"... Gene transcription models must take account of intrinsic stochasticity. The Chemical Master Equation framework is based on modelling assumptions that are highly appropriate for this context, and the Stochastic Simulation Algorithm (also known as Gillespie’s algorithm) allows for practical simulation ..."
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Cited by 11 (2 self)
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Gene transcription models must take account of intrinsic stochasticity. The Chemical Master Equation framework is based on modelling assumptions that are highly appropriate for this context, and the Stochastic Simulation Algorithm (also known as Gillespie’s algorithm) allows for practical simulations to be performed. However, for large networks and/or fast reactions, such computations can be prohibitatively expensive. The Chemical Langevin regime replaces the massive ordinary differential equation system with a small stochastic differential equation system that is more amenable to computation. Although the transition from Chemical Master Equation to Chemical Langevin Equation can be justified rigorously in the large system size limit, there is very little guidance available about how closely the two models match for a fixed system. Here, we consider a transcription model from the recent literature and show that it is possible to compare first and second moments in the two stochastic settings. To analyse the Chemical Master Equation we use some recent work of Gadgil, Lee and Othmer, and to analyse the Chemical Langevin Equation we use Ito’s Lemma. We find that there is a perfect match—both modelling regimes give the same means, variances and correlations for all components in the system. The model that we analyse involves ‘unimolecular reactions’, and we finish with some numerical simulations involving dimerization to show that the means and variances in the two regimes can also be close when more general ‘bimolecular reactions ’ are involved.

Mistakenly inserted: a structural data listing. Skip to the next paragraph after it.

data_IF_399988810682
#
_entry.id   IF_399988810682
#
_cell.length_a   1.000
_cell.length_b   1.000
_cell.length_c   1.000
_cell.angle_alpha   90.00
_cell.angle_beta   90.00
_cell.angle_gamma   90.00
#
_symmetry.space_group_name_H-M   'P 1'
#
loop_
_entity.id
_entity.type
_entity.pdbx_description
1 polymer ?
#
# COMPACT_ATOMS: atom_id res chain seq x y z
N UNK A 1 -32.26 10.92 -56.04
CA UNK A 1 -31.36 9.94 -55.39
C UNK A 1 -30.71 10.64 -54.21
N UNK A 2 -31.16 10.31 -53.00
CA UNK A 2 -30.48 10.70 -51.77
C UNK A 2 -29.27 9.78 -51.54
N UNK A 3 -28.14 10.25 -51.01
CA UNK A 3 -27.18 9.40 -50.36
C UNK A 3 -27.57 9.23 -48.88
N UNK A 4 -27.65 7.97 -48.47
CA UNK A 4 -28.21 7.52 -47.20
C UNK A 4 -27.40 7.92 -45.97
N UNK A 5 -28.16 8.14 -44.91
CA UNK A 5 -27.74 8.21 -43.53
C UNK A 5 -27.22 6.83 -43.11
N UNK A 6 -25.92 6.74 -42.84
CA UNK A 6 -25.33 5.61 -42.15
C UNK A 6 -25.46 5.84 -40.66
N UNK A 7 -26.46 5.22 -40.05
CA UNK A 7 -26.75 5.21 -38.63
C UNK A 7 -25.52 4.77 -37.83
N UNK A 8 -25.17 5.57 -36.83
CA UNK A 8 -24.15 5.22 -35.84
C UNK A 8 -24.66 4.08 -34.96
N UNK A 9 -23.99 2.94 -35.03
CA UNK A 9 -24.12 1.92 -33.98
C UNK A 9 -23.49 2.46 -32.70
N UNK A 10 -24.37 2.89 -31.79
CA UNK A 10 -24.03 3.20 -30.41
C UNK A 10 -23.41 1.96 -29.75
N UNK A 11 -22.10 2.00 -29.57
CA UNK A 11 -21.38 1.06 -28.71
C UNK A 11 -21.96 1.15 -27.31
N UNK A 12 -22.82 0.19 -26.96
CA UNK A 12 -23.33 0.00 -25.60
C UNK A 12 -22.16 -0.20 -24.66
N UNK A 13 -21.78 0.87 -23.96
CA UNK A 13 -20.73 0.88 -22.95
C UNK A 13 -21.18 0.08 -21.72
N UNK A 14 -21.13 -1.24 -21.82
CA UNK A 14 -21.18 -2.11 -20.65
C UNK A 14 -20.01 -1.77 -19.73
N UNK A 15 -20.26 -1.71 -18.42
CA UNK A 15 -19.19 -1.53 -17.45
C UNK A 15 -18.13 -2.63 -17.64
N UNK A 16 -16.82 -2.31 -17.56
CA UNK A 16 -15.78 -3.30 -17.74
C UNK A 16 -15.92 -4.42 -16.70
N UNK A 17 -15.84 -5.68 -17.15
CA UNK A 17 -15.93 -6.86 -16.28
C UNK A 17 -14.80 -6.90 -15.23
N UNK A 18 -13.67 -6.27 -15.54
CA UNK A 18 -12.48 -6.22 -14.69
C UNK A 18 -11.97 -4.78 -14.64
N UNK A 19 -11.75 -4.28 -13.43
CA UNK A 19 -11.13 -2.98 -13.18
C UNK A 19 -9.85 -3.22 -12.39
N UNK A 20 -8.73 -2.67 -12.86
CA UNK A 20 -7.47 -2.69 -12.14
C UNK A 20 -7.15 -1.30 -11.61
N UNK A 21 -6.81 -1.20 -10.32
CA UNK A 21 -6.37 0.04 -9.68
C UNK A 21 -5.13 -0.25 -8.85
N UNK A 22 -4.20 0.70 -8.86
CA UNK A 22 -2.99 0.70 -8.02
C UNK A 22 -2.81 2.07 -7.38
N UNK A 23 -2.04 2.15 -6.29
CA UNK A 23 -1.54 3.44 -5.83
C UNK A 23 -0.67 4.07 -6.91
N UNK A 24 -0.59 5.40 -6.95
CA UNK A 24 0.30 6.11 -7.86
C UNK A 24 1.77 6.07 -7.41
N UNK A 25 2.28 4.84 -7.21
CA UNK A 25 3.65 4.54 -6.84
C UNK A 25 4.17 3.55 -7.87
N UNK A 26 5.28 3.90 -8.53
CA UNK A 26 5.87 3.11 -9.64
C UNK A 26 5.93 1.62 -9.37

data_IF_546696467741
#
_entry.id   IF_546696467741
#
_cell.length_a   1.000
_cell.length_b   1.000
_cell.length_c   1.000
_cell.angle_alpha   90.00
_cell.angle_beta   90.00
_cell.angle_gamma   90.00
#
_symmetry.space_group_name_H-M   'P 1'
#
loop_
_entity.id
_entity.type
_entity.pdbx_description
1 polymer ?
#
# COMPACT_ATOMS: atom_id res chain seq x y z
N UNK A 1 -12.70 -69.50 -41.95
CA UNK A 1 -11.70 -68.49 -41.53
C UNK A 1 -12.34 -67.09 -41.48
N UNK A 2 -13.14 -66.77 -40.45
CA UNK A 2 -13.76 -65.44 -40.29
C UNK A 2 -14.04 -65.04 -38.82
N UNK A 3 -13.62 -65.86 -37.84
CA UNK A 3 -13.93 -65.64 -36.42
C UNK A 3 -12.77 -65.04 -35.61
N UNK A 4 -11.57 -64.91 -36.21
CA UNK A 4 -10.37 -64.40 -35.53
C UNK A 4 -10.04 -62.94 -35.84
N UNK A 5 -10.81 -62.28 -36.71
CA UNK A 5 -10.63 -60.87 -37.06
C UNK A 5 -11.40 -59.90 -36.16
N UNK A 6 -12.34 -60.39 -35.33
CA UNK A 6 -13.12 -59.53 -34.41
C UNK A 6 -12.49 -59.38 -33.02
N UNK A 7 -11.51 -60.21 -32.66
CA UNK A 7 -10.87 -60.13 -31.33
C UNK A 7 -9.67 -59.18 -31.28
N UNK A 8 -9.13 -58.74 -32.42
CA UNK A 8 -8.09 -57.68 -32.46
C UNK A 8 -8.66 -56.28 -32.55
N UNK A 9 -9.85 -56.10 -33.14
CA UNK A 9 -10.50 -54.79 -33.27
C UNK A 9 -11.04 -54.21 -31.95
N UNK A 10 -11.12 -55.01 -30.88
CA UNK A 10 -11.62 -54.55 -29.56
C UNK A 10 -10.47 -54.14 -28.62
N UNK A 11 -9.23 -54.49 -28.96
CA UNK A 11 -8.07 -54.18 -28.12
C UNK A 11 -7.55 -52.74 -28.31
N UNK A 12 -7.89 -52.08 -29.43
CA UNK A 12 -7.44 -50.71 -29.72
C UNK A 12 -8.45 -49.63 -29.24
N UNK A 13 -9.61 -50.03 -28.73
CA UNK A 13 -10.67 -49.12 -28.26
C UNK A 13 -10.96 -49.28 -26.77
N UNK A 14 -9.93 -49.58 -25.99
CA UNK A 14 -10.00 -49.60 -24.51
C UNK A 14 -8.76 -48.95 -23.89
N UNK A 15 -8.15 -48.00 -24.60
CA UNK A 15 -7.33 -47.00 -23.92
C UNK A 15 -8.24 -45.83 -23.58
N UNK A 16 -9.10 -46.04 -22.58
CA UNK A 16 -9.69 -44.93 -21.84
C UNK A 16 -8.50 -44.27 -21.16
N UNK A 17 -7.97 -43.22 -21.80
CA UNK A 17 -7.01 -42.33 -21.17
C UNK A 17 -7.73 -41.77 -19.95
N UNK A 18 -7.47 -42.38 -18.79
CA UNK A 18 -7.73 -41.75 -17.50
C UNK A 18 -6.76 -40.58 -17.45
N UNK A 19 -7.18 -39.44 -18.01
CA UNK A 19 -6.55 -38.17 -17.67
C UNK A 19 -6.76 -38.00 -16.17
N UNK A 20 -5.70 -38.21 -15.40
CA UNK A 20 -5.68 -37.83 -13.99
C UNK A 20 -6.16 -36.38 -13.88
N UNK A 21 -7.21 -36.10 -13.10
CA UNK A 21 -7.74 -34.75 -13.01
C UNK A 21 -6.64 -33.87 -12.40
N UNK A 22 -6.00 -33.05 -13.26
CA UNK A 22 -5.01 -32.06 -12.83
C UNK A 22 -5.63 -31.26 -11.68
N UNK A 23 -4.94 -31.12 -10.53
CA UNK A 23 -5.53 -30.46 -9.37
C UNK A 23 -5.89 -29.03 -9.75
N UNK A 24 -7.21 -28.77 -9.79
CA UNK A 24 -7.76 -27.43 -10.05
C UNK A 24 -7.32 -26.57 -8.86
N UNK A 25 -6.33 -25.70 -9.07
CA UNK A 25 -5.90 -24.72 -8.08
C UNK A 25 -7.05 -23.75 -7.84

Approximation of event probabilities in noisy cellular processes
 In Proc. of CMSB
, 2009
"... Abstract. Molecular noise, which arises from the randomness of the discrete events in the cell, significantly influences fundamental biological processes. Discretestate continuoustime stochastic models (CTMC) can be used to describe such effects, but the calculation of the probabilities of certain ..."
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Cited by 9 (4 self)